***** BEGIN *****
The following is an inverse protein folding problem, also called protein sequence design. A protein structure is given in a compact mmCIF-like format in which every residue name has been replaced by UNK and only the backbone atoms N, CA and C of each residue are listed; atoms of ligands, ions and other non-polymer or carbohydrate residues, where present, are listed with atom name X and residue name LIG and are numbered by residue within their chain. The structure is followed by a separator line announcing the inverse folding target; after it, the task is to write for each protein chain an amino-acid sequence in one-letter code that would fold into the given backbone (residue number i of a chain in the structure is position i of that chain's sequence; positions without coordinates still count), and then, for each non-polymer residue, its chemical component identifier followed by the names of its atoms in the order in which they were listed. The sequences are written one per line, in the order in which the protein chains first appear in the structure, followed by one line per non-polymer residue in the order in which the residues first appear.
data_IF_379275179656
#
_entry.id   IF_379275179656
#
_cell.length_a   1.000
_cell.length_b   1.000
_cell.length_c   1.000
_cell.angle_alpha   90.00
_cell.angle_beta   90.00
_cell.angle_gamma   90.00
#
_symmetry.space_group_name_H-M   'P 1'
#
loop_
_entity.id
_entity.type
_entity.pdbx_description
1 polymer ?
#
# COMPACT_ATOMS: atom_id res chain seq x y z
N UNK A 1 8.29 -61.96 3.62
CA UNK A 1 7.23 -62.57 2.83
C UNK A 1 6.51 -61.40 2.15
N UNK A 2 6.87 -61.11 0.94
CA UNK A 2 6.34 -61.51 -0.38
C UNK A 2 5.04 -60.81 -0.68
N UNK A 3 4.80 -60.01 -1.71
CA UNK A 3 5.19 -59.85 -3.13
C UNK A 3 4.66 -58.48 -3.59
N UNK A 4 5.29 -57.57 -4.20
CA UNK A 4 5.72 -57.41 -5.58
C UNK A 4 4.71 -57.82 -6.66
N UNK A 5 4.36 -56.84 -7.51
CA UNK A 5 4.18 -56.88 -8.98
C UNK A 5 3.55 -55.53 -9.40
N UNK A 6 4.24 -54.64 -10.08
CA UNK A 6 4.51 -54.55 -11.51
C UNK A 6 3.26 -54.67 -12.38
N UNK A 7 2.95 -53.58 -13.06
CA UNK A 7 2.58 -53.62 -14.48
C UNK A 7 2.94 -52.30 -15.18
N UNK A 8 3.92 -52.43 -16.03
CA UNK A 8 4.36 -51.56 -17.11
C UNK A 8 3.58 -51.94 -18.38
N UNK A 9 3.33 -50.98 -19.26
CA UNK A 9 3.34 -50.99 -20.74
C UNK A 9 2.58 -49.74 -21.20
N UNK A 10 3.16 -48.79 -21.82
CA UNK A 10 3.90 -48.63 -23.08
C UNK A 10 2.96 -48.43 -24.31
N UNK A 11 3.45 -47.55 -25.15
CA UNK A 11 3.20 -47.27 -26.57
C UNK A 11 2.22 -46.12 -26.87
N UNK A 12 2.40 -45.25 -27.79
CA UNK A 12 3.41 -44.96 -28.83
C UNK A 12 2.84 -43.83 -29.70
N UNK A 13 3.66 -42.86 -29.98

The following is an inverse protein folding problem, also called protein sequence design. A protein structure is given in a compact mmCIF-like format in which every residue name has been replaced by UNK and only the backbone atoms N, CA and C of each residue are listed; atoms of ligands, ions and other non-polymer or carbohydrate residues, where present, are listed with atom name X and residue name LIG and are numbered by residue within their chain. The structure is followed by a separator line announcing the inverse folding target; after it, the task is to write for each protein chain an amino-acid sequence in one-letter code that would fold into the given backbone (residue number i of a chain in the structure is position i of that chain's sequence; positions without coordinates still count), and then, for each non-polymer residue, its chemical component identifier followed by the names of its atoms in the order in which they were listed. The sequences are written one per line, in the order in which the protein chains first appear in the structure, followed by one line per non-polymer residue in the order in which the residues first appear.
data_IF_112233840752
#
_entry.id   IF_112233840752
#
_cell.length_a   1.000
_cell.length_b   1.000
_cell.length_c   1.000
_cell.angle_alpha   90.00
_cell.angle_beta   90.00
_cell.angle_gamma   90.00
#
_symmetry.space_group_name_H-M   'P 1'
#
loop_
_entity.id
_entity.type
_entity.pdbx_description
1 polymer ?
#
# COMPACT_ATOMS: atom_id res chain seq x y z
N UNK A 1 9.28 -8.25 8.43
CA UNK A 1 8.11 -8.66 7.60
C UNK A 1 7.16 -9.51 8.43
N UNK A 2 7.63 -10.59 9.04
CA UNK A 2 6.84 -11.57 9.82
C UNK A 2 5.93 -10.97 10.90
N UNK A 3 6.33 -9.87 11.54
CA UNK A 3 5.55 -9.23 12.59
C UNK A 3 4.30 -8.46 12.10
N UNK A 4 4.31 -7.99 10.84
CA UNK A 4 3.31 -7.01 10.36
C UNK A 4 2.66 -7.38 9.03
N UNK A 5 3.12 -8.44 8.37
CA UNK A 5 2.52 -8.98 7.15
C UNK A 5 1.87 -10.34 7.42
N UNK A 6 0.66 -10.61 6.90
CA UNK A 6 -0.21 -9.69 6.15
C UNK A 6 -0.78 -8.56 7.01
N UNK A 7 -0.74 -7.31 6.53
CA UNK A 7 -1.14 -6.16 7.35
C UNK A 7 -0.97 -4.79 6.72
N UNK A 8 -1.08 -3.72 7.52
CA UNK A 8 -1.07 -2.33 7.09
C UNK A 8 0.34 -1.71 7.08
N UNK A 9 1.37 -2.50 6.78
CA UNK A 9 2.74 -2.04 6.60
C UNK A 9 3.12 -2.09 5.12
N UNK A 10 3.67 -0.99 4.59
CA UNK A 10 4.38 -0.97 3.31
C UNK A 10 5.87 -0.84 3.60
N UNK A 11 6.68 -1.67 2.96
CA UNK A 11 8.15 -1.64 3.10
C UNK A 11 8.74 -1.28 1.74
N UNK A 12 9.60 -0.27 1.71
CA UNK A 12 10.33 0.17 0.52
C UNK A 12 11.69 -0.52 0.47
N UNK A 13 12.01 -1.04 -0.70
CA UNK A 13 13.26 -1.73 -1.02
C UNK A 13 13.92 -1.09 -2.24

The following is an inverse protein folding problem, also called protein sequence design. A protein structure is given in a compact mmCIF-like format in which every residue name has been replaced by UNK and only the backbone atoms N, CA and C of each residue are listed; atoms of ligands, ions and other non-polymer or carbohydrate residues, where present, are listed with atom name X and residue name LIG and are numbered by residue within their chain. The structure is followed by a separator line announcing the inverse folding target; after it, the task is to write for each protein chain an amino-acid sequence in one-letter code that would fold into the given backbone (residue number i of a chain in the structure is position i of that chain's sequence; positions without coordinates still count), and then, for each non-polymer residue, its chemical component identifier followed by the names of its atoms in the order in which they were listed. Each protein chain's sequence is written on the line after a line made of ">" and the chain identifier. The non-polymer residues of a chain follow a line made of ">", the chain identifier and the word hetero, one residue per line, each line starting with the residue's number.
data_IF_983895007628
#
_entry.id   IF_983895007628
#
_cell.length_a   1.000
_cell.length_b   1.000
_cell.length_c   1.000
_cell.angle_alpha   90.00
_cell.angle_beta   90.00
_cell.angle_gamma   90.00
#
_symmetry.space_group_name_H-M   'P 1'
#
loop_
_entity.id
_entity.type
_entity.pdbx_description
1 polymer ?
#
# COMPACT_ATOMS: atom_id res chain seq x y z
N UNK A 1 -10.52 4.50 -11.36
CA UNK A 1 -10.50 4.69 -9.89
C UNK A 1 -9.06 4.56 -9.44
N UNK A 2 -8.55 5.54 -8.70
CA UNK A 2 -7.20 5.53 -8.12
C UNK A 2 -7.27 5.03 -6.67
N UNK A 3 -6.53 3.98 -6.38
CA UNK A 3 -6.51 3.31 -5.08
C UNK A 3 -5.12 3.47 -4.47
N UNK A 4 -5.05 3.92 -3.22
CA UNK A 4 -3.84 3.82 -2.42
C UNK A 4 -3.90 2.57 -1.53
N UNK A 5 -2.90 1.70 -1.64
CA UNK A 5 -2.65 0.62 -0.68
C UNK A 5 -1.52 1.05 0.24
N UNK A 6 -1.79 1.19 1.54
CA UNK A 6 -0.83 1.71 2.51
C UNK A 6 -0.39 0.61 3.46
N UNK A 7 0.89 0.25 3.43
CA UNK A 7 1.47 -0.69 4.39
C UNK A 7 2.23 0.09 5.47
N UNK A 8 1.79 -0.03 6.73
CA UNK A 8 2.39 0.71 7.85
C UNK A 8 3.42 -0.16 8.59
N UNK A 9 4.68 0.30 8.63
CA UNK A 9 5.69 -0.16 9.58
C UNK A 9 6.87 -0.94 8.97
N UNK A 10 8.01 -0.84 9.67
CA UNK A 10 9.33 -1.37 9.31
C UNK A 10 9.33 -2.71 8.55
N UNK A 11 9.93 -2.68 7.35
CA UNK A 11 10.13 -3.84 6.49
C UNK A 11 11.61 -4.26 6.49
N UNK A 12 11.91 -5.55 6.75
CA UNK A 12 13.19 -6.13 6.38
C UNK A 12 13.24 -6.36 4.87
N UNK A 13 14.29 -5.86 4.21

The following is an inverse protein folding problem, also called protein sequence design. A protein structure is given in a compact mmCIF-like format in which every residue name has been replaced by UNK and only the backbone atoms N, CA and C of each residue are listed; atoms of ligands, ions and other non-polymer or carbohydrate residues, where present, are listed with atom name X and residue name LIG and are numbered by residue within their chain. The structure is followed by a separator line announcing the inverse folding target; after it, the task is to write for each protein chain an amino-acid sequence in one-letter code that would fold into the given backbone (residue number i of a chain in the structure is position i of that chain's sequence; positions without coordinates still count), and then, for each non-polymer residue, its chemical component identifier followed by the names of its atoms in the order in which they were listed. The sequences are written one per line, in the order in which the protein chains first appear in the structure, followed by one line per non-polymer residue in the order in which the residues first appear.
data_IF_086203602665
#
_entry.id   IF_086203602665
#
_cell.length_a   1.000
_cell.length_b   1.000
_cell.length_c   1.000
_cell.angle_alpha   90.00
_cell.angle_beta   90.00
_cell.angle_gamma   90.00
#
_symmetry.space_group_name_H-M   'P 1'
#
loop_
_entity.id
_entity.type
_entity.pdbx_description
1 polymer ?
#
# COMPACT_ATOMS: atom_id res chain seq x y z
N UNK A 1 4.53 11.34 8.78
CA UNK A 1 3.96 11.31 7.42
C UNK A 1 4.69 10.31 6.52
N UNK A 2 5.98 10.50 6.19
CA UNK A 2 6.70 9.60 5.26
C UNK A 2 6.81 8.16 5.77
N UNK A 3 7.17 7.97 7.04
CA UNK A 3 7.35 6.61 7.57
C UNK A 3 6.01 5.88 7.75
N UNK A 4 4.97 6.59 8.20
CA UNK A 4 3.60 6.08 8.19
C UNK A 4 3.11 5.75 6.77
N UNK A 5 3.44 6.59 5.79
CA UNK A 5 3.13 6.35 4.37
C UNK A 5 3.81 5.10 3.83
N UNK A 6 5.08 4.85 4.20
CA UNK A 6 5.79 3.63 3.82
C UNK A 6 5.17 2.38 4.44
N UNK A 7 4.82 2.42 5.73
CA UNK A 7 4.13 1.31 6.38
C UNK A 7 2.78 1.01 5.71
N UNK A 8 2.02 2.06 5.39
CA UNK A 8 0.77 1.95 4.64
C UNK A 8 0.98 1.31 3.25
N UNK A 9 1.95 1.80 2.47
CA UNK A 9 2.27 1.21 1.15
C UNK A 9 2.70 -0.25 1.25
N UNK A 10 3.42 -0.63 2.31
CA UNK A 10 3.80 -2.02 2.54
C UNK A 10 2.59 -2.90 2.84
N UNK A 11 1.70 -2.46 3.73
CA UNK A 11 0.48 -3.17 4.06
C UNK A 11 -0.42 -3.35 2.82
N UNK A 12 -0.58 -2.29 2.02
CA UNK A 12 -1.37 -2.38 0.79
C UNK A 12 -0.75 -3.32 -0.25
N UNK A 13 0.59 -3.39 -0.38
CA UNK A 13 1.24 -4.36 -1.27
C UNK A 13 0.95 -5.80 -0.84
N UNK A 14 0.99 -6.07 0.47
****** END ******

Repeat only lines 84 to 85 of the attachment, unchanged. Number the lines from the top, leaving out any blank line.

CA UNK A 2 6.84 -11.57 9.82
C UNK A 2 5.93 -10.97 10.90